The U.S. Supreme Court last week denied a government request to stay a climate change lawsuit filed three years ago by a group of young people, allowing the legal action to move forward in federal district court in Oregon.

Kelsey Juliana, a 22-year-old plaintiff in the case, told national news media that the case Juliana v. United States is back on track. For the past 50 days, the case had been scheduled to begin on Oct. 29 in the U.S. District Court in Eugene, OR.

The lawsuit seeks to compel the federal government to do more to address climate change at a time when the Trump administration has denied there is a problem.

The fossil fuel industry at one point entered the lawsuit as intervenors, but they were released from the case last year by the Eugene district court. They joined the federal government in trying to dismiss the case.

The plaintiffs allege that the federal government knew the Earth was warming as early as 1965, and seek a court order for the government to decrease carbon dioxide emissions and to create a national plan to address climate change. The pending trial was delayed by a federal government emergency request to the court.

In Friday's ruling, Chief Justice John Roberts said that "although the Ninth Circuit has twice denied the [federal] government's request for mandamus relief, it did so without prejudice, [and] the court's basis for denying relief rested, in large part, on the early stage of the litigation." Justices Clarence Thomas and Neil Gorsuch were opposed to letting the case proceed.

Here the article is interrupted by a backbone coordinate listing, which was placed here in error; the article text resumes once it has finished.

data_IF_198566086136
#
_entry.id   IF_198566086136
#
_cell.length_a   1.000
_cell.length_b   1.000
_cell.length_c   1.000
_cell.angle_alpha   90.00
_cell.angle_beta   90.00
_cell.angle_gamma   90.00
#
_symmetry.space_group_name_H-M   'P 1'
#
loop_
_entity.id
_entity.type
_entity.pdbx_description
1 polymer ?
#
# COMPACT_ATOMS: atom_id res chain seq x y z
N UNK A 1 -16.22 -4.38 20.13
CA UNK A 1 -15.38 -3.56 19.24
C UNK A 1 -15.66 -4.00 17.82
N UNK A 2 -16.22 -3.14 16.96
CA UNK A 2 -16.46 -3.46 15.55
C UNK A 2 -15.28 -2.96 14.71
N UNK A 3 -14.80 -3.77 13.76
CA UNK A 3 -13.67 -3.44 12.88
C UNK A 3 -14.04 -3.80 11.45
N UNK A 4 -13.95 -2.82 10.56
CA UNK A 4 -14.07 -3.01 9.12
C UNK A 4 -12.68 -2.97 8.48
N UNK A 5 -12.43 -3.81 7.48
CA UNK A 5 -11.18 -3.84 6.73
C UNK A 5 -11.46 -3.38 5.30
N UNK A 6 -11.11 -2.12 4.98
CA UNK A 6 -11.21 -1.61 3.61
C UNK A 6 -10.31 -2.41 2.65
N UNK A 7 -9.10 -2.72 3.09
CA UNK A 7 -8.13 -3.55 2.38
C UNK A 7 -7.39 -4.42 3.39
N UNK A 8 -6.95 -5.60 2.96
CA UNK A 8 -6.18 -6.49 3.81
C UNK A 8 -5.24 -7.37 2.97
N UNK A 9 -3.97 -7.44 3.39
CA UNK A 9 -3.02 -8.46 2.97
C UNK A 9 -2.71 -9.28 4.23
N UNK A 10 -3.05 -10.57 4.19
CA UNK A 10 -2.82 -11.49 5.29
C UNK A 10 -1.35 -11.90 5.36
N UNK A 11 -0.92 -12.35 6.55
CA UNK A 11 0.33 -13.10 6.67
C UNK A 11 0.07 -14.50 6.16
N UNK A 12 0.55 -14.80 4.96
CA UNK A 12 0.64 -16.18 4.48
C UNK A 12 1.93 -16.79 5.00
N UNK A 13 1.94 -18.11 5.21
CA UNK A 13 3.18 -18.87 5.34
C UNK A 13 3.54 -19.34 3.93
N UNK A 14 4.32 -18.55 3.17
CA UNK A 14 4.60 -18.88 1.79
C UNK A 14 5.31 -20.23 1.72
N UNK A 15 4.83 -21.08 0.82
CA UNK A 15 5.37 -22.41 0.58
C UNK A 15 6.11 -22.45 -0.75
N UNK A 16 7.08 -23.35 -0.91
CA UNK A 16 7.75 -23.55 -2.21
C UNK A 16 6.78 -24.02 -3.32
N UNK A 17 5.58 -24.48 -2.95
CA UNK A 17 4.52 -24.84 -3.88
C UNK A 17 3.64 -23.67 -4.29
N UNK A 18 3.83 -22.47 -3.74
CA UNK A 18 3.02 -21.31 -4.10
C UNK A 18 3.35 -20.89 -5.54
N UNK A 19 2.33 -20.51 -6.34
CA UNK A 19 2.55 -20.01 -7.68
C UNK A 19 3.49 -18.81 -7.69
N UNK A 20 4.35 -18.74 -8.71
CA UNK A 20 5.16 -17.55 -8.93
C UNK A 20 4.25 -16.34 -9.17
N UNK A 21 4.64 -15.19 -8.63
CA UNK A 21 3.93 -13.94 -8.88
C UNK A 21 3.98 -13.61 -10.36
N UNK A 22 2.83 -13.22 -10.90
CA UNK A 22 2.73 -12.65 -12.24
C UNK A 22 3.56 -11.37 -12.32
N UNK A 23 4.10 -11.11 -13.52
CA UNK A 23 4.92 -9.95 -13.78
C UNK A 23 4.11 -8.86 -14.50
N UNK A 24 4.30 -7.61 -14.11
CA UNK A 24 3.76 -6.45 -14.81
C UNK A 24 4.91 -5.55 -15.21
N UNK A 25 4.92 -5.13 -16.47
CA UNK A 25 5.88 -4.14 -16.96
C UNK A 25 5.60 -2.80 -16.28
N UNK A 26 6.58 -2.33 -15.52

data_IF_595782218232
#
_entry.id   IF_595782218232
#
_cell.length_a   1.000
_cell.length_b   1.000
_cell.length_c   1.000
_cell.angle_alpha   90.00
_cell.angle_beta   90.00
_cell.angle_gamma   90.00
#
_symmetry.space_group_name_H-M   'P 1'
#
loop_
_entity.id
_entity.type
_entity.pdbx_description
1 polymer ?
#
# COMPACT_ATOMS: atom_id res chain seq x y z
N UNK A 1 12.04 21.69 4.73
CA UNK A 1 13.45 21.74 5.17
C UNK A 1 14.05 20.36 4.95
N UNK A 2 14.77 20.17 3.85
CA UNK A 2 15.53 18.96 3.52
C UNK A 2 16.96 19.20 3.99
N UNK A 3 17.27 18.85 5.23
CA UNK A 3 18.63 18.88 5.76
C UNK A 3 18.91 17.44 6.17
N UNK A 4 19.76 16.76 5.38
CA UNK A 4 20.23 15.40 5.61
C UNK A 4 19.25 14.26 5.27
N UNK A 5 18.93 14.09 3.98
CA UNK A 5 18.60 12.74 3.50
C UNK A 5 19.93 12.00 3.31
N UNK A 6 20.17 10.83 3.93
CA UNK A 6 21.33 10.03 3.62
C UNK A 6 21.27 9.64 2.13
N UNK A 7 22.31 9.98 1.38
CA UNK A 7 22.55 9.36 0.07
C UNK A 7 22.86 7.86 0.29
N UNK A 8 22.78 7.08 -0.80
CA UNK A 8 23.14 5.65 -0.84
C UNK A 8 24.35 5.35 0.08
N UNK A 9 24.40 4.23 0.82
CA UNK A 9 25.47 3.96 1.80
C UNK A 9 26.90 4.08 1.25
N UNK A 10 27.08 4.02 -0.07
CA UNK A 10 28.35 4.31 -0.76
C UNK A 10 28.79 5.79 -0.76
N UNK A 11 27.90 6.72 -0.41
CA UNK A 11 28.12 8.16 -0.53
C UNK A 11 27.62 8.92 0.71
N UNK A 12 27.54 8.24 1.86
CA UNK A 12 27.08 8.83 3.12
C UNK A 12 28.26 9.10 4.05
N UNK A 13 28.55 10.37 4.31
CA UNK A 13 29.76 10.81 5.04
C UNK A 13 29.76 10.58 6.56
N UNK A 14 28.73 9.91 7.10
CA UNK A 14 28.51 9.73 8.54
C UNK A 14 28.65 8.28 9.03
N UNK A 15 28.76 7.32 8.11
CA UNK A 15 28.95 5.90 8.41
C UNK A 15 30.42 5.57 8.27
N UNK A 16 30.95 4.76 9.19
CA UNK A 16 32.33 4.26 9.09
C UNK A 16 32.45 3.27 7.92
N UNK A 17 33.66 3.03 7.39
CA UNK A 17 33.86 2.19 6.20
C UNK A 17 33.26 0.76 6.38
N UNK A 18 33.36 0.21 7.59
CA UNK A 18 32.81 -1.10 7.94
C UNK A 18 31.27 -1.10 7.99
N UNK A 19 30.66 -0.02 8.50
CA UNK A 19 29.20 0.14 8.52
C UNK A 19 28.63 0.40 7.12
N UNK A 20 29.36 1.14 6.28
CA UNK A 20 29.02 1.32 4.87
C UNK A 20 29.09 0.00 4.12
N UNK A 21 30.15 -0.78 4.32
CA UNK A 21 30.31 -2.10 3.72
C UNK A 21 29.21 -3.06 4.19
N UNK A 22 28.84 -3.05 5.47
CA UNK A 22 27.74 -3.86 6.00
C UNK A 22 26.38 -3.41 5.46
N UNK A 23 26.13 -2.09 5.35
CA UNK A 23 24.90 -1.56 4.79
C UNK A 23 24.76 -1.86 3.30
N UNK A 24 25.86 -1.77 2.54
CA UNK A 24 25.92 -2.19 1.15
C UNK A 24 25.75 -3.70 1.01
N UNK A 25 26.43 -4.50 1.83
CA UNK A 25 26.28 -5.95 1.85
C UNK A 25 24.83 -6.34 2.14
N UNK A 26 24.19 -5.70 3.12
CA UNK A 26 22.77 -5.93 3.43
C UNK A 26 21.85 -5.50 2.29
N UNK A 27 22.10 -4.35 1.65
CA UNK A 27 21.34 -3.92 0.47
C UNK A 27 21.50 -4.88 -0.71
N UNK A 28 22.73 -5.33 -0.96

The past denial, the court order noted, was based on the conclusion that it was likely that plaintiffs' claims would narrow as the case progressed, lowering the possibility of "attaining relief through ordinary dispositive motions." But last Friday's order concluded that "those reasons are, to a large extent, no longer pertinent."

The lawsuit alleges that the federal government encouraged the production of oil, natural gas and other fossil fuels, causing the planet to warm and infringing upon several of the plaintiffs' fundamental rights.

The Trump administration has attacked the suit's "sweeping and unprecedented legal theories," speculating that an eventual court ruling in this case could usurp the role of Congress and federal agencies in setting national energy and environmental policies.

In July, the U.S. Supreme Court denied another Trump administration request to block the lawsuit from moving forward, saying that the request was premature.

Roberts said in his order that the government can still seek to have the case halted through the U.S. Court of Appeals for the Ninth Circuit, although it has denied previous attempts to stop the case before trial.